Of Mickey Mouse And Hunger
issue 228 - February 1992
Of Mickey Mouse and hunger
The ethnic look is in. But by buying your Makonde carved table
lamp are you doing anything to help the Third World? Rachel Sylvester
takes a close look at the past and present of alternative trading.
Jane yawned, stretched and eventually rolled out of bed, stepping onto her Peruvian rug. She liked this rug; the colours went with her carpet. It was an ordinary Saturday morning, quite bright - the sun was glinting off the mirrors on her Jhdian wall-hanging. She slipped into a pair of jeans and a brightly coloured alpaca jumper, and tried to select a pair of earrings from her Thai lacquered box. Eventually she decided on the Bolivian filigree silver flowers, put a record of Andean music onto her stereo and went through to the kitchen to make some breakfast. She switched on the kettle and got out the packet of Nicaraguan coffee. Jane was concerned about world issues - although she wasn't sure exactly what she was supposed to be supporting, or not supporting, in Nicaragua.
Up in the mountains of Peru, Juanita was busy. At seven o'clock she had already been at work for a couple of hours - it was a fairly ordinary Saturday morning. The Organization had just placed another large order for her rugs. The whole community had rallied round, helping with the dyeing and weaving, but she still wasn't sure whether she would be able to get them finished in time. She had sent her youngest son off to round up the cousins, who could help with simpler things like gathering leaves and berries to make the dyes. She concentrated on the weaving herself. It was important to get that right because each shape was part of her heritage, an ancient Inca symbol. She hoped the people who bought her rugs understood. She wanted them to see the beauty of her culture.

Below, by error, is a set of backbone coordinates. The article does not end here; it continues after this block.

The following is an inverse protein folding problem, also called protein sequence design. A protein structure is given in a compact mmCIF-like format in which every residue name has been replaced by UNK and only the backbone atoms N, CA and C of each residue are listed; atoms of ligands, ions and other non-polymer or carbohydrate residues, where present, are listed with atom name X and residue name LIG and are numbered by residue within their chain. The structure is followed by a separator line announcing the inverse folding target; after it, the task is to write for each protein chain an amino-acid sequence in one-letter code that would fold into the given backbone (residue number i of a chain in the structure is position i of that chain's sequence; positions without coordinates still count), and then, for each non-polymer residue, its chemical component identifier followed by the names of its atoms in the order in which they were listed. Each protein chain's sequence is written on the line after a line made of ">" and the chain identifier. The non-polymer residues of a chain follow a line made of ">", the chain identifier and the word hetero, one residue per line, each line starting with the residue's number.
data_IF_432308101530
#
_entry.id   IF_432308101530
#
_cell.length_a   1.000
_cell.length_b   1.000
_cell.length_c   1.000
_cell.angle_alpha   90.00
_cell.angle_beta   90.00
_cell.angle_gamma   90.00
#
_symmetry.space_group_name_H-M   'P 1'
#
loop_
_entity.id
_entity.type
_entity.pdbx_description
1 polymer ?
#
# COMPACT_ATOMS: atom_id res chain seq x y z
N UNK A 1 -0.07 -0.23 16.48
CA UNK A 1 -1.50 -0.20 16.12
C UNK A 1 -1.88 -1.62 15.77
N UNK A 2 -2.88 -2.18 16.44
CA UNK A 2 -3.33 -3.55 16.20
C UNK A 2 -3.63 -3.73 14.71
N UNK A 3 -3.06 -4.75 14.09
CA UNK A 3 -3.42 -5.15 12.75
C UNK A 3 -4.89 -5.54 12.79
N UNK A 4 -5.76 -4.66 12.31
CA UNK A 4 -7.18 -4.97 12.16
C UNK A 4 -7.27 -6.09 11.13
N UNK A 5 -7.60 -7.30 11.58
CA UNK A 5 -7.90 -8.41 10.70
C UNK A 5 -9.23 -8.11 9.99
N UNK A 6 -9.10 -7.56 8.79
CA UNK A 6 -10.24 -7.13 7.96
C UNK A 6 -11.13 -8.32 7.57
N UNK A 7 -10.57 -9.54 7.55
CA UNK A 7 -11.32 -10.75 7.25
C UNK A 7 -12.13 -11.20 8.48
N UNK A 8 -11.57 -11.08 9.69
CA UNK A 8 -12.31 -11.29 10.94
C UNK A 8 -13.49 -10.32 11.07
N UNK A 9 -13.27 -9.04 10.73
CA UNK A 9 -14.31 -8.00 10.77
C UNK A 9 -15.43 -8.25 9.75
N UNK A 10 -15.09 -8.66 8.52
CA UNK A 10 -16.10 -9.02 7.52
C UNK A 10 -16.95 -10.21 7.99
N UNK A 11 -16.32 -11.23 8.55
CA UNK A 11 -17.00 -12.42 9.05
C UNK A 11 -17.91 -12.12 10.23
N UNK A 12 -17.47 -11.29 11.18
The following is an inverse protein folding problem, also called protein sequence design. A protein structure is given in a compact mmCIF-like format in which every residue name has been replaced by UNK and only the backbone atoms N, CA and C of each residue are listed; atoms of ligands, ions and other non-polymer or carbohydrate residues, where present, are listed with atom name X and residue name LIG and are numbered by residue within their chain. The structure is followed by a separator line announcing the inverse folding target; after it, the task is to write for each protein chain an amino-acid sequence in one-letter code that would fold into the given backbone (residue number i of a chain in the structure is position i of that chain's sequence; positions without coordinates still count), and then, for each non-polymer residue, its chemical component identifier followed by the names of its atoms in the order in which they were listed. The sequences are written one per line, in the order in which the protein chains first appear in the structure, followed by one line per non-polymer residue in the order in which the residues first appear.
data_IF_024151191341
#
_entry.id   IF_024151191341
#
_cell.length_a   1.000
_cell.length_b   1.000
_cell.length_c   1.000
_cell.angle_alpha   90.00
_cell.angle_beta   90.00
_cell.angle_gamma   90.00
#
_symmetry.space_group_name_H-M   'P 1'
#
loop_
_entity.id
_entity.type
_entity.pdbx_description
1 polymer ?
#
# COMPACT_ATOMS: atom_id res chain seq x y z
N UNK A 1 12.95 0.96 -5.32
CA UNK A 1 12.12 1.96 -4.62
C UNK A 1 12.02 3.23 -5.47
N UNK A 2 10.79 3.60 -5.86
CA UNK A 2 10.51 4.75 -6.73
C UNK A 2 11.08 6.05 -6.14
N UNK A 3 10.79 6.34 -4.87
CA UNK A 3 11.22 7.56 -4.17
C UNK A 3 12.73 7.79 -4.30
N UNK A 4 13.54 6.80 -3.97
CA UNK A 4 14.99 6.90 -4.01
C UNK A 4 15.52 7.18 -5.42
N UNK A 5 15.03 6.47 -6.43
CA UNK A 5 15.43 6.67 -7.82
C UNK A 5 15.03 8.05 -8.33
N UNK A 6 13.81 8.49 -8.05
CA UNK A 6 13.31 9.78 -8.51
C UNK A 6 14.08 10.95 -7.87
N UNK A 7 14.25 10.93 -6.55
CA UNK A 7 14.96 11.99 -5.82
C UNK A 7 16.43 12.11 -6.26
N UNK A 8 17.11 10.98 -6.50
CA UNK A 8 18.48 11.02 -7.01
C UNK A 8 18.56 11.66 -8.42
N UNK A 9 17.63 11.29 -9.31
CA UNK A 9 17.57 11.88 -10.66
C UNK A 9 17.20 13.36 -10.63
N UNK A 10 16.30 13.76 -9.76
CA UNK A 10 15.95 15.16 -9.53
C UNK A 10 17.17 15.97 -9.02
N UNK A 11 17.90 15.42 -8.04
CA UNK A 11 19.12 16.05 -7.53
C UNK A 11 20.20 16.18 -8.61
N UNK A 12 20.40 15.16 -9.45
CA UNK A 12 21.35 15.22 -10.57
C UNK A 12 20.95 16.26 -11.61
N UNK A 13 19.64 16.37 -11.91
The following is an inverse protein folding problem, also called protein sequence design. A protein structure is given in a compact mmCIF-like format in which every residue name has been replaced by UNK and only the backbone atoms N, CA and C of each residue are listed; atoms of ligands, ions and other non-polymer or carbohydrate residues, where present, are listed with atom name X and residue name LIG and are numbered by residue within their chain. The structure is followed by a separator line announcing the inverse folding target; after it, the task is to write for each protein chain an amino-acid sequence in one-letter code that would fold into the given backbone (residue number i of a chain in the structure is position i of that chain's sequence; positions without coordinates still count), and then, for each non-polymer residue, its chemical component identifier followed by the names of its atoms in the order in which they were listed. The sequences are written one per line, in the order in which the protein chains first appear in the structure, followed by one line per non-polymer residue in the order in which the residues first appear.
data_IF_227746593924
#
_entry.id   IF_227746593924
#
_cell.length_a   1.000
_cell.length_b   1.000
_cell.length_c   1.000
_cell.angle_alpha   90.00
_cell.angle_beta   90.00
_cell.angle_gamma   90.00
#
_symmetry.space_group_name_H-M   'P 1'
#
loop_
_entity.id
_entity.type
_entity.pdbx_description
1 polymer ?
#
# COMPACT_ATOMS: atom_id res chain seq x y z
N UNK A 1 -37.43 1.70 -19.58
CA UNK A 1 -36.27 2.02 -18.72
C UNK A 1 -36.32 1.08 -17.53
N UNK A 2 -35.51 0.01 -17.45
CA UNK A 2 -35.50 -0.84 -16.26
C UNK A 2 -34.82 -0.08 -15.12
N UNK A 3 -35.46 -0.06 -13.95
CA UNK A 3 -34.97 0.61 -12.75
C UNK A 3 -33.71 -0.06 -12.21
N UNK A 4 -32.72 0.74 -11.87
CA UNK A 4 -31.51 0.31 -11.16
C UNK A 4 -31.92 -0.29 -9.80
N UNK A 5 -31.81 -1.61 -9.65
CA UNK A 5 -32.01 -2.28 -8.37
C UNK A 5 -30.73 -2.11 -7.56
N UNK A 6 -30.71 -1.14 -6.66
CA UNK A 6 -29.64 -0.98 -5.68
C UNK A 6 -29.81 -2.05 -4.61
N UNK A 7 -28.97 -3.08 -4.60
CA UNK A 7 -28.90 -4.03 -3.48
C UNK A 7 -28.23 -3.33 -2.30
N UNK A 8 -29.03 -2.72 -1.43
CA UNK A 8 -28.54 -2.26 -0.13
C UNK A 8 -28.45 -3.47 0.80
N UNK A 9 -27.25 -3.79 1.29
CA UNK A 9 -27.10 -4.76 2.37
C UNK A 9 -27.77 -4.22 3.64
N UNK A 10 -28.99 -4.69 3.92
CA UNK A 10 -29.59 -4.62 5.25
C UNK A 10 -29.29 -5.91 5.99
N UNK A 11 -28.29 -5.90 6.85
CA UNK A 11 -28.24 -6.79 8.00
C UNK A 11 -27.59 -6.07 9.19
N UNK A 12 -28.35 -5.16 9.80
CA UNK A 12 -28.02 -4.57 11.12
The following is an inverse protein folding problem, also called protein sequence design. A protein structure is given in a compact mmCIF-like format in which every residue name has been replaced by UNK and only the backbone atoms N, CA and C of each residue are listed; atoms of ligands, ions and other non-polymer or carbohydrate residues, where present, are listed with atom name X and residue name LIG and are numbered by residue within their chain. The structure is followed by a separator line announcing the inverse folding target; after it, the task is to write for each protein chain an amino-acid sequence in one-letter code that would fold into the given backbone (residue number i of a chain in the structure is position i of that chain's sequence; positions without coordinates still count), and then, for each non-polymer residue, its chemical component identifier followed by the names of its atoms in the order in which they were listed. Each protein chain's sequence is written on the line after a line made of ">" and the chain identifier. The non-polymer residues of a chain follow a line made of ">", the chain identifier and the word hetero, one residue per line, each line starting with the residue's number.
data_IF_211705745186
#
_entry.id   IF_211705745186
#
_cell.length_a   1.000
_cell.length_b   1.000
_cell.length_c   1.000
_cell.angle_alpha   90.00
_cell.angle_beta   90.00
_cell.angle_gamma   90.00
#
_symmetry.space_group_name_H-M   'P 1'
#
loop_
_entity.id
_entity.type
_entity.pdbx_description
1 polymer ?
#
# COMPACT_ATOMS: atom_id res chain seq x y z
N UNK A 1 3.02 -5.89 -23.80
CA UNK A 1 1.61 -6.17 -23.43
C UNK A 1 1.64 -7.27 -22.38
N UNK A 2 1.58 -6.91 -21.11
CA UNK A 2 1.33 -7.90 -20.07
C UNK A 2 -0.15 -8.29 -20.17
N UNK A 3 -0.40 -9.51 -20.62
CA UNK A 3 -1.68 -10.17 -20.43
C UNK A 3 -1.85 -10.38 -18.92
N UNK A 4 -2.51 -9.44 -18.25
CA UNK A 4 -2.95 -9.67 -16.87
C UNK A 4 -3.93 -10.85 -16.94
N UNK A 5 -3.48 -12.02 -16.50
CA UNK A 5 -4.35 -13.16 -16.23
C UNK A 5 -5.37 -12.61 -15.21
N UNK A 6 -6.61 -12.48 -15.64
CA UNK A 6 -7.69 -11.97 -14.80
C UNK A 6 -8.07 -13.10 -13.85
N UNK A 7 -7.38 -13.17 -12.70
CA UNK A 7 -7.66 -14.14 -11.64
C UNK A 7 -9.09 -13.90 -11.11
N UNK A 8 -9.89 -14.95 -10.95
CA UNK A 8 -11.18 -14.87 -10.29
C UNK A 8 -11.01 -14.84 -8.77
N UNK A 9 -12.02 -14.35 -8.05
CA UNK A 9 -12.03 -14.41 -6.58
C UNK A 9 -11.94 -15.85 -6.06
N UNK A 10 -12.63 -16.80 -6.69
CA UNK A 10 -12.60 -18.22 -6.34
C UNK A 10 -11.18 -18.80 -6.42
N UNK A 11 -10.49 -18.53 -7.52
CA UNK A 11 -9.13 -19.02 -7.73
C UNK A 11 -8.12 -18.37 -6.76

Jane and Juanita are at opposite ends of a trading chain. Their roles as consumer and producer have little in common; they are linked by an object which they view in conflicting ways. Jane sees her rug as a pretty accessory, while for Juanita it is a cultural statement. Jane and the 'First World' she represents have all the power but she has at least taken a small step outside her own society. Juanita, meanwhile, has an independent income and a new self-respect.
The 'ethnic' look is in. The reasons for this are many and complex. There is clearly a growing awareness among certain consumer groups of international issues, and a developing appreciation of other cultures. As High Street stores become increasingly standardized, with the big chains churning out a fashion uniform, there is also a desire to possess something original. Hand-made goods offer a different style and a singularity which is lost in factory production.
As a result Alternative Trading Organizations (ATOs) have come into their own. Alternative Trading is not a new idea. Oxfam first got involved in it 25 years ago in the UK, though it was not much more then than a way of raising money through selling Christmas cards. Then a field director in Hong Kong suggested selling 'native handicrafts' at a huge profit.
'This seemed like ripping people off,' says Roy Scott, who worked for the trading operation at the time, 'and we decided to have nothing more to do with it. But our shops complained and so it went ahead. It was a rather amateurish affair because nobody really understood what was going on. It was only later that we started thinking not just that we shouldn't be exploiting people but how we could start trading so that it actually contributes to the development process, to building people up.'
Working with co-operatives in poor countries seemed the best solution; a way of ensuring that the trading process was benefiting the ordinary people who did the work. But co-operatives were far from common: the Third World producers usually needed 'encouraging' to organize themselves in a fairer way.
'We became more selective,' says Roy Scott, 'and took into account how the group was structured. Trading is not an impartial activity. It is very forceful and however it is conducted it is going to have an influence on people's lives. There is no such thing as neutral trade. If you buy products from bad structures then you are strengthening them.'